The number of confirmed cases of the coronavirus (COVID-19) in Michigan has risen to 389,032 as of Friday, including 9,661 deaths, state officials report.
Friday’s update represents 8,689 new cases and 81 additional deaths. On Thursday, the state reported 380,343 total cases and 9,580 deaths.
New COVID-19 cases are slowing but deaths continue to rise in Michigan. Testing has remained steady, with more than 46,000 diagnostic tests reported per day, but the positive rate has increased to more than 13.4% over the last week. Hospitalizations have increased steadily for the last five weeks, including upticks in critical care and ventilator use.
Michigan’s 7-day moving average for daily cases was 6,712 on Thursday, slightly lower than one week ago. The 7-day death average was 102, the highest since April. The state’s fatality rate is 2.4%. The state also reports “active cases,” which were listed at 206,000 on Thursday, its highest mark on record. More than 165,000 have recovered in Michigan.
The U.S. recorded over 3,100 COVID-19 deaths in a single day, obliterating the record set last spring, while the number of Americans hospitalized with the virus has eclipsed 100,000 for the first time and new cases have begun topping 200,000 a day, according to figures released Thursday.The three benchmarks altogether showed a country slipping deeper into crisis, with perhaps the worst yet to come, in part because of the delayed effects from Thanksgiving, when millions of Americans disregarded warnings to stay home and celebrate only with members of their household.
According to Johns Hopkins University, more than 5.4 million have recovered in the U.S., with more than 14.1 million cases reported across the country. More than 276,700 have died in the U.S.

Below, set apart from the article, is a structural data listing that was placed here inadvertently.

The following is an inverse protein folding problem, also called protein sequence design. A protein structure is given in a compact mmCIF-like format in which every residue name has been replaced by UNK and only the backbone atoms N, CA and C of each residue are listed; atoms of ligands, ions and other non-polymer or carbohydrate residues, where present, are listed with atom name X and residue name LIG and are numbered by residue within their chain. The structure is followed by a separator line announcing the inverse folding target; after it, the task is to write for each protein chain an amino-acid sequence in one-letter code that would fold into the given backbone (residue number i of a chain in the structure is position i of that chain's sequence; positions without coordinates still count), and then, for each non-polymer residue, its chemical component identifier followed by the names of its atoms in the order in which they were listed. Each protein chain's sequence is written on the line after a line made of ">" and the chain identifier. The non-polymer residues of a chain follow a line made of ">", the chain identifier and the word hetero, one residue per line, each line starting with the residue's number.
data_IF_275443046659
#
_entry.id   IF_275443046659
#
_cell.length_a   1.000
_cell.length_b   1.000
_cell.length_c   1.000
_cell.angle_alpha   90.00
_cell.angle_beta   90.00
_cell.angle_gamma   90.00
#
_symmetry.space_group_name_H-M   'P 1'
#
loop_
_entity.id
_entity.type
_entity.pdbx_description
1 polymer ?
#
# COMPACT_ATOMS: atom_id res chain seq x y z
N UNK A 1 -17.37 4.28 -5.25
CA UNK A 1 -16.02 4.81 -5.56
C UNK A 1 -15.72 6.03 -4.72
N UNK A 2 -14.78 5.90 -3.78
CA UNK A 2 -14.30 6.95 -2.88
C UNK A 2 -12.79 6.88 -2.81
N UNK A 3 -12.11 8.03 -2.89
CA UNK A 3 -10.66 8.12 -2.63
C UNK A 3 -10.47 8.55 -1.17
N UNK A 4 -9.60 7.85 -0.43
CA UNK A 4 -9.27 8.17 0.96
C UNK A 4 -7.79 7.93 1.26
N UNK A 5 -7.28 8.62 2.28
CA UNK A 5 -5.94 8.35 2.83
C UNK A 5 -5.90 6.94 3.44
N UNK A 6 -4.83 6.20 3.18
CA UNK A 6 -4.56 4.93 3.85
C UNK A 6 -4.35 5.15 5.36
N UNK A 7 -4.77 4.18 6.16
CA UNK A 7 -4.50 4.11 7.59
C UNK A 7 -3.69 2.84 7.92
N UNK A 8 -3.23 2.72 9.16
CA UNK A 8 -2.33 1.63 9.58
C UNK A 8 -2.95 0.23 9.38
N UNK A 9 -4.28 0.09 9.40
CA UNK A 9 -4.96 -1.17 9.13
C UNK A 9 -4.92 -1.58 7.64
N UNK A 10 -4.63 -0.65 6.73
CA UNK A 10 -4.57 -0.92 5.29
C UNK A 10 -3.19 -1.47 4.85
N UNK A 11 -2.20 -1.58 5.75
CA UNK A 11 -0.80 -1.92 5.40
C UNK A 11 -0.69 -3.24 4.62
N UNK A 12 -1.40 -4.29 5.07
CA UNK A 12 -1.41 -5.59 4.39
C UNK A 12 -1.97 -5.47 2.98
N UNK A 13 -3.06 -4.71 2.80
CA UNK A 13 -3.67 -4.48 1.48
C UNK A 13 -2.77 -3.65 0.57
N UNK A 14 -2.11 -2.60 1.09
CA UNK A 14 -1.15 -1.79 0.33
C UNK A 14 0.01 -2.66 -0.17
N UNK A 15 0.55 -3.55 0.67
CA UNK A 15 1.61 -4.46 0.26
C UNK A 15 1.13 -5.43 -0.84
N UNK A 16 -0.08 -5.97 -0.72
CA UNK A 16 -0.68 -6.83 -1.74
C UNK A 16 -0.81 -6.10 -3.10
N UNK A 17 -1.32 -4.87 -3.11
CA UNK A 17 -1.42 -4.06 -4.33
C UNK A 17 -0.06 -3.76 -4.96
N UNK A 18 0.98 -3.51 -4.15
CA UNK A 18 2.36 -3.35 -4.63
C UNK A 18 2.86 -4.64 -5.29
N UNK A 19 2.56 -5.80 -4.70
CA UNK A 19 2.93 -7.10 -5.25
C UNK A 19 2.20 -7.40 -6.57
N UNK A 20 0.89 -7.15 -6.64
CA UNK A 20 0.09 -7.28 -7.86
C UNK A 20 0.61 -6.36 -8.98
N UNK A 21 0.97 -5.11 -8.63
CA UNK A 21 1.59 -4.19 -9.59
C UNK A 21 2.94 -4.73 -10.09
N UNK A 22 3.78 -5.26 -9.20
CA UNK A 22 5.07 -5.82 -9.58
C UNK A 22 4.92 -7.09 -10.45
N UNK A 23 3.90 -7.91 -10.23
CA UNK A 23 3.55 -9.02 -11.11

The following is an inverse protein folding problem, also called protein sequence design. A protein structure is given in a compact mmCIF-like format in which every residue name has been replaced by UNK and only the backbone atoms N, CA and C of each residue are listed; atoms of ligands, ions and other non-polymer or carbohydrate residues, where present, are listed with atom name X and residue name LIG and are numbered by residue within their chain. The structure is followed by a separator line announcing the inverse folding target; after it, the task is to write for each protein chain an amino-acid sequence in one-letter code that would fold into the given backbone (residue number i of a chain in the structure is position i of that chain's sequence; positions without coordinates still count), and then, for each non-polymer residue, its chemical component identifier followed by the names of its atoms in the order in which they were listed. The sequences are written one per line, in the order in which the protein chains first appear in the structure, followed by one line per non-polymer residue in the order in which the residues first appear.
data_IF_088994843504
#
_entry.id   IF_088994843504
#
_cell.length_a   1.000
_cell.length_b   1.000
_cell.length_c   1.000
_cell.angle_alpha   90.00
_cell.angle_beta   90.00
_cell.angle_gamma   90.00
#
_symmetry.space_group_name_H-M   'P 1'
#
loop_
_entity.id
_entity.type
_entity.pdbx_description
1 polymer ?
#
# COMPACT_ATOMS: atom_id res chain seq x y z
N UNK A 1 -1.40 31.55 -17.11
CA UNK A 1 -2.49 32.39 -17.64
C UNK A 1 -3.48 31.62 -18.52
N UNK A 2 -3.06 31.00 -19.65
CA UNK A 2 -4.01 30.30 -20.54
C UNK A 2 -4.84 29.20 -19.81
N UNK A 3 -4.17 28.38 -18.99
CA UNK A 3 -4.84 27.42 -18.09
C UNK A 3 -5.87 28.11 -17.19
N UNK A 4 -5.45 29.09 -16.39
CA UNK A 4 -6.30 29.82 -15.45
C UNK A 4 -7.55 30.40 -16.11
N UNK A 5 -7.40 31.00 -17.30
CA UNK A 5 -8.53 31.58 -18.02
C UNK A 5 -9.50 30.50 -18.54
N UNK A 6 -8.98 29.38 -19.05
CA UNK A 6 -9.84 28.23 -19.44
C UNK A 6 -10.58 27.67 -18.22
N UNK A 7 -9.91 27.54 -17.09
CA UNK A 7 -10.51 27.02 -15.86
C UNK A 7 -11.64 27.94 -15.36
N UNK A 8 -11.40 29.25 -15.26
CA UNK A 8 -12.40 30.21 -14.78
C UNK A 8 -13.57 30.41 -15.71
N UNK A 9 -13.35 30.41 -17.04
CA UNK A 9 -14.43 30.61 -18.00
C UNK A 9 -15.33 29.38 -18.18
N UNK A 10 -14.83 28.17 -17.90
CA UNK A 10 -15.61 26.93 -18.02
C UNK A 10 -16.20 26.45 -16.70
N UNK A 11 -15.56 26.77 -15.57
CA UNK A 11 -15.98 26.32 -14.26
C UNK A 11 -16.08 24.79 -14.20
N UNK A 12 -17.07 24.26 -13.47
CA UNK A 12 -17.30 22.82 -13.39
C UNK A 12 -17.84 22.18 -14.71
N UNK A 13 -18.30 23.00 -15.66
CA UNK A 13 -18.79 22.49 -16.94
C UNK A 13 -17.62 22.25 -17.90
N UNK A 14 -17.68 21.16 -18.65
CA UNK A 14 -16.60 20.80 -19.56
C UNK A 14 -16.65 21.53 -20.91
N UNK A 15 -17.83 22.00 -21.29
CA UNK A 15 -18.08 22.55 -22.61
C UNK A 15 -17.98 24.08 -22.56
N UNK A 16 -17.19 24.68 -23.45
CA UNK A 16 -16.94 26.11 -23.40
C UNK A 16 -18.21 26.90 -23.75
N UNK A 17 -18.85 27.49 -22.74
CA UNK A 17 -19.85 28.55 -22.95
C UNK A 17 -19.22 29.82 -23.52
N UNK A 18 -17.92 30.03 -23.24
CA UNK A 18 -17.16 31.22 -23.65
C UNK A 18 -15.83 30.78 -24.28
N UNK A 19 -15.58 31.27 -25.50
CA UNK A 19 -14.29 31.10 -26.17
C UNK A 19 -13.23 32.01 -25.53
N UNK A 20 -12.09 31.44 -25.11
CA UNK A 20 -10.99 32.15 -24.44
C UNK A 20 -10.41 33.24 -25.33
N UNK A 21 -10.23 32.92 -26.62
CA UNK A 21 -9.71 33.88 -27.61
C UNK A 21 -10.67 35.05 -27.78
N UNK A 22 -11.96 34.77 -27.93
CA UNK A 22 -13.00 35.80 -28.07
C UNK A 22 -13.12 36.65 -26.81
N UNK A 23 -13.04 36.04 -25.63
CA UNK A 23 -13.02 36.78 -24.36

Worldwide, more than 65.4 million people have been confirmed infected and more than 1.5 million have died, according to Johns Hopkins University. The true numbers are certainly much higher, because of limited testing, different ways nations count the dead and deliberate under-reporting by some governments.
New daily Michigan COVID-19 totals since Oct. 15
- Oct. 15 -- 2,030 new cases (case count inflated due to system slowdown)
- Oct. 16 -- 2,015 new cases
- Oct. 17 -- 1,791 new cases
- Oct. 19 -- 2,909 new cases (case count for two days)
- Oct. 20 -- 1,586 new cases
- Oct. 21 -- 1,597 new cases
- Oct. 22 -- 1,873 new cases
- Oct. 23 -- 1,826 new cases
- Oct. 24 -- 3,338 new cases
- Oct. 26 -- 3,881 new cases (case count for two days)
- Oct. 27 -- 2,367 new cases
- Oct. 28 -- 3,271 new cases
- Oct. 29 -- 3,675 new cases (case count inflated due to network connectivity issues)
- Oct. 30 -- 3,168 new cases
- Oct. 31 -- 3,792 new cases
- Nov. 2 -- 6,709 new cases (case count for two days)
- Nov. 3 -- 3,106 new cases
- Nov. 4 -- 4,101 new cases
- Nov. 5 -- 5,710 new cases
- Nov. 6 -- 3,763 new cases
- Nov. 7 -- 6,225 new cases
- Nov. 9 -- 9,010 new cases (case count for two days)
- Nov. 10 -- 6,473 new cases
- Nov. 11 -- 6,008 new cases
- Nov. 12 -- 6,940 new cases
- Nov. 13 -- 8,516 new cases
- Nov. 14 -- 7,072 new cases
- Nov. 16 -- 12,763 new cases (case count for two days)
- Nov. 17 -- 7,458 new cases
- Nov. 18 -- 5,772 new cases